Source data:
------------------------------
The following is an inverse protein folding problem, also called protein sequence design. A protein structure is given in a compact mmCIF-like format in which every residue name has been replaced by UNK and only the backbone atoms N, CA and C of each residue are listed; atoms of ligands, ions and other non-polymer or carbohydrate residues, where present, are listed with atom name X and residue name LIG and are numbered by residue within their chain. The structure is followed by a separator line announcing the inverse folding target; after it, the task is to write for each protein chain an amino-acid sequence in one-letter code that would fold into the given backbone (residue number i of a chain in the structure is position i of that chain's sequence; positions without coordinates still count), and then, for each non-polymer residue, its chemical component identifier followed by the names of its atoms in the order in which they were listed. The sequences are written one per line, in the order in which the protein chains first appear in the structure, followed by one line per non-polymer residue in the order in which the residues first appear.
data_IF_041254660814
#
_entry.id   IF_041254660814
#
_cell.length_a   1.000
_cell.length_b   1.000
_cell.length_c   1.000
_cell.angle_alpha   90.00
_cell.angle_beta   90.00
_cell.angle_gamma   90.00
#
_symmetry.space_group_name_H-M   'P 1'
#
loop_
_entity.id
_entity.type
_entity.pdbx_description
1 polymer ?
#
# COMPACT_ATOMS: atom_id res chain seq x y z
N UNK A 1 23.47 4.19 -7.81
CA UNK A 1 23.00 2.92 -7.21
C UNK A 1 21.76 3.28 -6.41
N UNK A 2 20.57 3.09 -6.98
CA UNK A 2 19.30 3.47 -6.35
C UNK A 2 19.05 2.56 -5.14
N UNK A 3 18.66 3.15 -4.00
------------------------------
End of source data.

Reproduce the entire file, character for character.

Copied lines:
The following is an inverse protein folding problem, also called protein sequence design. A protein structure is given in a compact mmCIF-like format in which every residue name has been replaced by UNK and only the backbone atoms N, CA and C of each residue are listed; atoms of ligands, ions and other non-polymer or carbohydrate residues, where present, are listed with atom name X and residue name LIG and are numbered by residue within their chain. The structure is followed by a separator line announcing the inverse folding target; after it, the task is to write for each protein chain an amino-acid sequence in one-letter code that would fold into the given backbone (residue number i of a chain in the structure is position i of that chain's sequence; positions without coordinates still count), and then, for each non-polymer residue, its chemical component identifier followed by the names of its atoms in the order in which they were listed. The sequences are written one per line, in the order in which the protein chains first appear in the structure, followed by one line per non-polymer residue in the order in which the residues first appear.
data_IF_041254660814
#
_entry.id   IF_041254660814
#
_cell.length_a   1.000
_cell.length_b   1.000
_cell.length_c   1.000
_cell.angle_alpha   90.00
_cell.angle_beta   90.00
_cell.angle_gamma   90.00
#
_symmetry.space_group_name_H-M   'P 1'
#
loop_
_entity.id
_entity.type
_entity.pdbx_description
1 polymer ?
#
# COMPACT_ATOMS: atom_id res chain seq x y z
N UNK A 1 23.47 4.19 -7.81
CA UNK A 1 23.00 2.92 -7.21
C UNK A 1 21.76 3.28 -6.41
N UNK A 2 20.57 3.09 -6.98
CA UNK A 2 19.30 3.47 -6.35
C UNK A 2 19.05 2.56 -5.14
N UNK A 3 18.66 3.15 -4.00